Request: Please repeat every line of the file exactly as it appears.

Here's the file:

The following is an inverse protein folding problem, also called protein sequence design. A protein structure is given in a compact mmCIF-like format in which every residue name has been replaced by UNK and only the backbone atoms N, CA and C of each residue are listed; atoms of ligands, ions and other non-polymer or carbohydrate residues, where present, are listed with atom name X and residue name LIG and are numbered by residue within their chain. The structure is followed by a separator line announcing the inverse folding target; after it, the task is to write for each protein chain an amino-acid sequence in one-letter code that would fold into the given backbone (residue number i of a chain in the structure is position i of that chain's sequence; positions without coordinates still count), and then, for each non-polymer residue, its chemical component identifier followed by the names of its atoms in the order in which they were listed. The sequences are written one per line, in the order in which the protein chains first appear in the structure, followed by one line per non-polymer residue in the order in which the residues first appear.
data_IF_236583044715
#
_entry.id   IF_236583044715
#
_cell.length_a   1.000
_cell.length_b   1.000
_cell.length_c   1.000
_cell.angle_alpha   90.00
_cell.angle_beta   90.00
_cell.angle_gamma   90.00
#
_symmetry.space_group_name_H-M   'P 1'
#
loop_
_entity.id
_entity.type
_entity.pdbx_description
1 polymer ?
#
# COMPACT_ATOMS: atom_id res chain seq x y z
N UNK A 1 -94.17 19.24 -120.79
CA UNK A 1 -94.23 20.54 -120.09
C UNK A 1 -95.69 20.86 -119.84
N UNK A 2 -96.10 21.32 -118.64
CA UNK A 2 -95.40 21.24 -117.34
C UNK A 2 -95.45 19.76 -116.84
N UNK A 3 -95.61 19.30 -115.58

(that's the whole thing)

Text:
The following is an inverse protein folding problem, also called protein sequence design. A protein structure is given in a compact mmCIF-like format in which every residue name has been replaced by UNK and only the backbone atoms N, CA and C of each residue are listed; atoms of ligands, ions and other non-polymer or carbohydrate residues, where present, are listed with atom name X and residue name LIG and are numbered by residue within their chain. The structure is followed by a separator line announcing the inverse folding target; after it, the task is to write for each protein chain an amino-acid sequence in one-letter code that would fold into the given backbone (residue number i of a chain in the structure is position i of that chain's sequence; positions without coordinates still count), and then, for each non-polymer residue, its chemical component identifier followed by the names of its atoms in the order in which they were listed. The sequences are written one per line, in the order in which the protein chains first appear in the structure, followed by one line per non-polymer residue in the order in which the residues first appear.
data_IF_236583044715
#
_entry.id   IF_236583044715
#
_cell.length_a   1.000
_cell.length_b   1.000
_cell.length_c   1.000
_cell.angle_alpha   90.00
_cell.angle_beta   90.00
_cell.angle_gamma   90.00
#
_symmetry.space_group_name_H-M   'P 1'
#
loop_
_entity.id
_entity.type
_entity.pdbx_description
1 polymer ?
#
# COMPACT_ATOMS: atom_id res chain seq x y z
N UNK A 1 -94.17 19.24 -120.79
CA UNK A 1 -94.23 20.54 -120.09
C UNK A 1 -95.69 20.86 -119.84
N UNK A 2 -96.10 21.32 -118.64
CA UNK A 2 -95.40 21.24 -117.34
C UNK A 2 -95.45 19.76 -116.84
N UNK A 3 -95.61 19.30 -115.58